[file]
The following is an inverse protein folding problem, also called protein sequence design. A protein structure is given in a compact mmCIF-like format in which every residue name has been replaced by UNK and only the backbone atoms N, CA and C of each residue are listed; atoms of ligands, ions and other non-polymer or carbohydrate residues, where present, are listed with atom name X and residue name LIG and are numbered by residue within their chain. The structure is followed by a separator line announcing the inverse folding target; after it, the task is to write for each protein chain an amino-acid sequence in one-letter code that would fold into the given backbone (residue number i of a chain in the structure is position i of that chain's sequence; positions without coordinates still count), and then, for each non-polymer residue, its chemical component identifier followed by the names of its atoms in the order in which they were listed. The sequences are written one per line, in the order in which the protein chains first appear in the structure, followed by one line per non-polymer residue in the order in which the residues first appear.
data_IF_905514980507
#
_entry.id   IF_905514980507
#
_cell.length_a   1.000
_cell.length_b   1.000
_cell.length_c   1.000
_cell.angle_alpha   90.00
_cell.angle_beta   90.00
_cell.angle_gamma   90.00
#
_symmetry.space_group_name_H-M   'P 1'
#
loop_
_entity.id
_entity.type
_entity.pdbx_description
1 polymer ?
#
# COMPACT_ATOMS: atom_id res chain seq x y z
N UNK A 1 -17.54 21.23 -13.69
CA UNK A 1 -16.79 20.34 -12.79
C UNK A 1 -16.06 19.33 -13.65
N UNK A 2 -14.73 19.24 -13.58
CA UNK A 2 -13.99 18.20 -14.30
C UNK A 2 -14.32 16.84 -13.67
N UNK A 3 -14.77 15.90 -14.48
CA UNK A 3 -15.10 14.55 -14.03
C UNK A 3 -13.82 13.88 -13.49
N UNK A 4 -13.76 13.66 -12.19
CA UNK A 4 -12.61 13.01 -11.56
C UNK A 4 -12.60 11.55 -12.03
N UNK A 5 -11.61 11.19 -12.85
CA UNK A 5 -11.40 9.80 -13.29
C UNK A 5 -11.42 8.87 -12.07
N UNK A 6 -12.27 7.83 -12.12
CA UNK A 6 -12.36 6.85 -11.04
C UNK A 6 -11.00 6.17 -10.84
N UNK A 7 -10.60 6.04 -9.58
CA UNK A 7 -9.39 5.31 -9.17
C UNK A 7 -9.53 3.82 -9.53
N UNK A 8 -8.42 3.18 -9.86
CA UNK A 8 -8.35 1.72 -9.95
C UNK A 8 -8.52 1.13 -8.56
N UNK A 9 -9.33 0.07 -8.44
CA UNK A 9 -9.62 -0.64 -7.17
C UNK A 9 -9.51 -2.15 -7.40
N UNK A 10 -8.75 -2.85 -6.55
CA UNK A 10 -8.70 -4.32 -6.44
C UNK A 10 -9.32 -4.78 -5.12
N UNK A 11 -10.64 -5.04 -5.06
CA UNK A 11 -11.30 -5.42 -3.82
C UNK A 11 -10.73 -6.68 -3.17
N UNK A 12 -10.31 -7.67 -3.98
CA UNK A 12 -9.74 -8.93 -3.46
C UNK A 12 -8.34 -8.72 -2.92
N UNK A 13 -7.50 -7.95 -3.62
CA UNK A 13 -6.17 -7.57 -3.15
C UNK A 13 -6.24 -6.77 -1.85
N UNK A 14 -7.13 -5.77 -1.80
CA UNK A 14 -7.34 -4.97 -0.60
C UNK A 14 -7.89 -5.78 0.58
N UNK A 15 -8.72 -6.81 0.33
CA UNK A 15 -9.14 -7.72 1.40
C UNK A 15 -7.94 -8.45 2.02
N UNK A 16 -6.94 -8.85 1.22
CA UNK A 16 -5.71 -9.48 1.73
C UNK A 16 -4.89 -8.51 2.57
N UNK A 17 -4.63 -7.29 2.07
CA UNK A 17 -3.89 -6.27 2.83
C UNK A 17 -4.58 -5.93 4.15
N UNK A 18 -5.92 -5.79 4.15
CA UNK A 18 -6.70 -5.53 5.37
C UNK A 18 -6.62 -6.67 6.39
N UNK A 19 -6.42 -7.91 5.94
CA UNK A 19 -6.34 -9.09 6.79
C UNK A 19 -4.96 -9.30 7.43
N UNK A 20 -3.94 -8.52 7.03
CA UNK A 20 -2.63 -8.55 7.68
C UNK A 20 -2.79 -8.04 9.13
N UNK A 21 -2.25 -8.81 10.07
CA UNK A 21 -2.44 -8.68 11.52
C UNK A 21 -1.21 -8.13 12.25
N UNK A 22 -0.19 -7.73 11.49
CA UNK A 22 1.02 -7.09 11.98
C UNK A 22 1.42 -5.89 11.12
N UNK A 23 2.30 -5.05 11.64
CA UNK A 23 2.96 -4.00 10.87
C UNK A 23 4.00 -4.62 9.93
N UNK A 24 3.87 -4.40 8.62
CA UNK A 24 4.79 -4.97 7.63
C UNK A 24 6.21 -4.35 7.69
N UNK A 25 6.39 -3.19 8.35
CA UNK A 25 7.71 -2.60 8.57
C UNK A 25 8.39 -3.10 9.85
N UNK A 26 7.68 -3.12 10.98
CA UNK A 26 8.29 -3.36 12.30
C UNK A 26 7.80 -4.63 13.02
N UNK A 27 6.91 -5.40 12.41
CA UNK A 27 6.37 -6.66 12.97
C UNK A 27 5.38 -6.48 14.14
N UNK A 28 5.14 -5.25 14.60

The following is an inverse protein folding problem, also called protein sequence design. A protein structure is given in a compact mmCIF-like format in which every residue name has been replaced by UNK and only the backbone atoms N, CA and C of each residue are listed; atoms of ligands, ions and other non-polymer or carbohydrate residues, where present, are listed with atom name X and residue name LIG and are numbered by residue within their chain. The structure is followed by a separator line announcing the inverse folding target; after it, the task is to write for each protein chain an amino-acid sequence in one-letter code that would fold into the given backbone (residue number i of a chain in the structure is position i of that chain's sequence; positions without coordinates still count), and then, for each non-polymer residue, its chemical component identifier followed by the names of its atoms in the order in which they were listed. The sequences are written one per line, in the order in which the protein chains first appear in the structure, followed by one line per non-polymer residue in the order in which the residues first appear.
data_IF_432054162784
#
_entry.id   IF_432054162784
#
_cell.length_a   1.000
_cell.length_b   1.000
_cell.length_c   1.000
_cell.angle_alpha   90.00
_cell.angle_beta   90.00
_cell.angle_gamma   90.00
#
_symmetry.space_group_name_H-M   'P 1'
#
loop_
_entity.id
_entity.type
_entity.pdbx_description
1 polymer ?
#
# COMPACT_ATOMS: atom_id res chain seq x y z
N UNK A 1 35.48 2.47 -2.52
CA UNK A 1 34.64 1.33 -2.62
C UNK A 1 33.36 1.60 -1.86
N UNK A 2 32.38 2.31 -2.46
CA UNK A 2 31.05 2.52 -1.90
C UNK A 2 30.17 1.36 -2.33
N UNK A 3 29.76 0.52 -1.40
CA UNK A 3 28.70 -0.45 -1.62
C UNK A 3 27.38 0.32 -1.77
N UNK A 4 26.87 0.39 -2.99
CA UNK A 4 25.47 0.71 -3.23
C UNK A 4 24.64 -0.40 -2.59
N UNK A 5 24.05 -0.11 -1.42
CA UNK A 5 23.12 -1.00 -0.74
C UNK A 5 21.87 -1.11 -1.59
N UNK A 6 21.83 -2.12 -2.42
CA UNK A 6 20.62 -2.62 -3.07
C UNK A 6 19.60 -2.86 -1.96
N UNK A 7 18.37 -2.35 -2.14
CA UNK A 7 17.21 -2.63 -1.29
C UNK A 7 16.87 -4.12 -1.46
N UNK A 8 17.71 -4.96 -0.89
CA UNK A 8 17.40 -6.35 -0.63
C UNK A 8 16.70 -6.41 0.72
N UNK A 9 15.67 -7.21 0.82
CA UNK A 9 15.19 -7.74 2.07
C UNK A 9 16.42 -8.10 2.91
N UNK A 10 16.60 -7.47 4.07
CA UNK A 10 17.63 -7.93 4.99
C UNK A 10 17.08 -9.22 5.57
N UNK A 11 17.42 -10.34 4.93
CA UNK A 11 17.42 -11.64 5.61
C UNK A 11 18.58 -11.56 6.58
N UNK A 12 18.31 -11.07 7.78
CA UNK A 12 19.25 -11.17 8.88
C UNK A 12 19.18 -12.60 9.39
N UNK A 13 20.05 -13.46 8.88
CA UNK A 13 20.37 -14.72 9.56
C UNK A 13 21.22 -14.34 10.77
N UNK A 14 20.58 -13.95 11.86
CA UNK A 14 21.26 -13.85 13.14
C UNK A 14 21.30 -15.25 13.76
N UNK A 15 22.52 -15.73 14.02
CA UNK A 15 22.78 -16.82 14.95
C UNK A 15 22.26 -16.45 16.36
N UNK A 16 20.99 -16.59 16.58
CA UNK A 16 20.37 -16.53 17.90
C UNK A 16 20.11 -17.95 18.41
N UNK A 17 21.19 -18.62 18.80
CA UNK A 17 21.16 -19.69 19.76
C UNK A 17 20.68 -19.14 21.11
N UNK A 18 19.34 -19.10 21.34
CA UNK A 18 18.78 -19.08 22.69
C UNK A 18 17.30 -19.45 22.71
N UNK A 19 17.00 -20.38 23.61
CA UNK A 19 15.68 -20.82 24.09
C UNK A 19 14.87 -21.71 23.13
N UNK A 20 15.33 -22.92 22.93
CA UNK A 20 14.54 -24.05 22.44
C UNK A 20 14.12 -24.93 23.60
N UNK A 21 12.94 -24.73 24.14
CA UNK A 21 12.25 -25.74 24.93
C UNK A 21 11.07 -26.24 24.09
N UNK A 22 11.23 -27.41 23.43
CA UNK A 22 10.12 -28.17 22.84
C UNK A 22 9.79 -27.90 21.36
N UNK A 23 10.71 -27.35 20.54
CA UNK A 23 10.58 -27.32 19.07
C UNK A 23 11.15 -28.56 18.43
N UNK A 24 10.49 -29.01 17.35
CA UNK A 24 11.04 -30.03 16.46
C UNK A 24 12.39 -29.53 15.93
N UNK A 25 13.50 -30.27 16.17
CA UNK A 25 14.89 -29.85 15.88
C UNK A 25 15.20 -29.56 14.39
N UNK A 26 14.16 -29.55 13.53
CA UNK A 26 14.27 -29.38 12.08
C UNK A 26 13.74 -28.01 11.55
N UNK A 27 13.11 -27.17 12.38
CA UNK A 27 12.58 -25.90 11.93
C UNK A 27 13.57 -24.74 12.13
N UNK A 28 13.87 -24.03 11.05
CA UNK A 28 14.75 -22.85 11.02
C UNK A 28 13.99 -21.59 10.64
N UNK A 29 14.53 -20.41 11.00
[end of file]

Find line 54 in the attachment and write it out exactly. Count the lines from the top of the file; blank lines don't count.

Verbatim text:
C UNK A 11 -10.73 -6.68 -3.17